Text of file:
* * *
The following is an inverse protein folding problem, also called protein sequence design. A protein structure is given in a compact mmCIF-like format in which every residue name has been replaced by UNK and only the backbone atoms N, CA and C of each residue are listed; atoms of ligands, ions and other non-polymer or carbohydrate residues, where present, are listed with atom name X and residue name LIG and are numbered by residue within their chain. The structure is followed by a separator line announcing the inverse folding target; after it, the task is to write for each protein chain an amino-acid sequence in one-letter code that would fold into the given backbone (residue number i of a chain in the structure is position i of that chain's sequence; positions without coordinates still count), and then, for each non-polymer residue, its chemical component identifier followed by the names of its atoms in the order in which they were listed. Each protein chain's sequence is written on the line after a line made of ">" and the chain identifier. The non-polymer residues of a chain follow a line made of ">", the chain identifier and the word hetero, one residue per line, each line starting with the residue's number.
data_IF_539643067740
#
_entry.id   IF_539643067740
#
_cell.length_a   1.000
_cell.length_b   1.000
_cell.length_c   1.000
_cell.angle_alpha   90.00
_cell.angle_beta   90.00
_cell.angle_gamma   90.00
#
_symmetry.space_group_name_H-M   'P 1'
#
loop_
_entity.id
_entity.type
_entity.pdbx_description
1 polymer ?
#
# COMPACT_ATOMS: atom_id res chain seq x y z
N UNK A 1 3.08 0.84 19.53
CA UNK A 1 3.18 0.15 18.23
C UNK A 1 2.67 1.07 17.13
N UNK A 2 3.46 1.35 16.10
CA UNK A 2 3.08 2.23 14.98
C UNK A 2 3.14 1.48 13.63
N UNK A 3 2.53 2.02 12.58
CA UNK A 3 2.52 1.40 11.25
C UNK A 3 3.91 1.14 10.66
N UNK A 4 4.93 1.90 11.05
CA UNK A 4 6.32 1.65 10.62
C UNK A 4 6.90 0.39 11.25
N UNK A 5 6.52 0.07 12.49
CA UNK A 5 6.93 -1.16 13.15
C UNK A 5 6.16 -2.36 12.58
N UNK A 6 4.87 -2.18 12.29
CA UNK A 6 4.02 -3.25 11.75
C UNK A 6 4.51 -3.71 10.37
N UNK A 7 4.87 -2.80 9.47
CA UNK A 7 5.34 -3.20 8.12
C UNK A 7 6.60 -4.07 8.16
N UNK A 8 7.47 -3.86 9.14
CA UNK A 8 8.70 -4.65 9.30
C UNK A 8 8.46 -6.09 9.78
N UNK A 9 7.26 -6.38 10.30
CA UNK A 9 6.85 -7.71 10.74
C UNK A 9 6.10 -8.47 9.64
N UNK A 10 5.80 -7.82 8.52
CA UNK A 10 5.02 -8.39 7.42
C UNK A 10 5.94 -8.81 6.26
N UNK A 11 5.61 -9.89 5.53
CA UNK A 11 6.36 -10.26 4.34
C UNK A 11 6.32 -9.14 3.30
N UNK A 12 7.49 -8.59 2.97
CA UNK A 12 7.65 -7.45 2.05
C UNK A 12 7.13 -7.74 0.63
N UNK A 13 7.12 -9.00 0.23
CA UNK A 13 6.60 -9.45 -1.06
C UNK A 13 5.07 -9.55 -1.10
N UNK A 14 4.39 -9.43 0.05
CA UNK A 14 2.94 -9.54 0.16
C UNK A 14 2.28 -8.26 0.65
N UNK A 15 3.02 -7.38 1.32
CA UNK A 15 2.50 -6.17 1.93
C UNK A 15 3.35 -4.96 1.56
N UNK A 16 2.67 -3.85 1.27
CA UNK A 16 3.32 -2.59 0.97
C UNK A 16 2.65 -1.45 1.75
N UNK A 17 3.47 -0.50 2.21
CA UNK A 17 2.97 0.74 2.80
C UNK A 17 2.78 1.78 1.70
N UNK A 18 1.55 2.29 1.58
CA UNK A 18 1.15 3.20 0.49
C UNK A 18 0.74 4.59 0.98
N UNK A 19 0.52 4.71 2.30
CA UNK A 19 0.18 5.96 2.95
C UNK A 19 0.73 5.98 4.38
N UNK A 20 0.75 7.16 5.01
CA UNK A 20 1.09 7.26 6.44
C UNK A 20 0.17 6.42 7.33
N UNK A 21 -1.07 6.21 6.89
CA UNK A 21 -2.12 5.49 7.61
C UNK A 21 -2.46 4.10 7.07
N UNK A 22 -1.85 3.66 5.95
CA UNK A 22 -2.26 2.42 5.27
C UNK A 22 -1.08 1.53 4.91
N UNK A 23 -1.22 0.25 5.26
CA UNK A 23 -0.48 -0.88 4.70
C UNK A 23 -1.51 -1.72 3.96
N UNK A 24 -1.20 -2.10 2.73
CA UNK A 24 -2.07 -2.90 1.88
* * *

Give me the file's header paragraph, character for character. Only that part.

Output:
The following is an inverse protein folding problem, also called protein sequence design. A protein structure is given in a compact mmCIF-like format in which every residue name has been replaced by UNK and only the backbone atoms N, CA and C of each residue are listed; atoms of ligands, ions and other non-polymer or carbohydrate residues, where present, are listed with atom name X and residue name LIG and are numbered by residue within their chain. The structure is followed by a separator line announcing the inverse folding target; after it, the task is to write for each protein chain an amino-acid sequence in one-letter code that would fold into the given backbone (residue number i of a chain in the structure is position i of that chain's sequence; positions without coordinates still count), and then, for each non-polymer residue, its chemical component identifier followed by the names of its atoms in the order in which they were listed. Each protein chain's sequence is written on the line after a line made of ">" and the chain identifier. The non-polymer residues of a chain follow a line made of ">", the chain identifier and the word hetero, one residue per line, each line starting with the residue's number.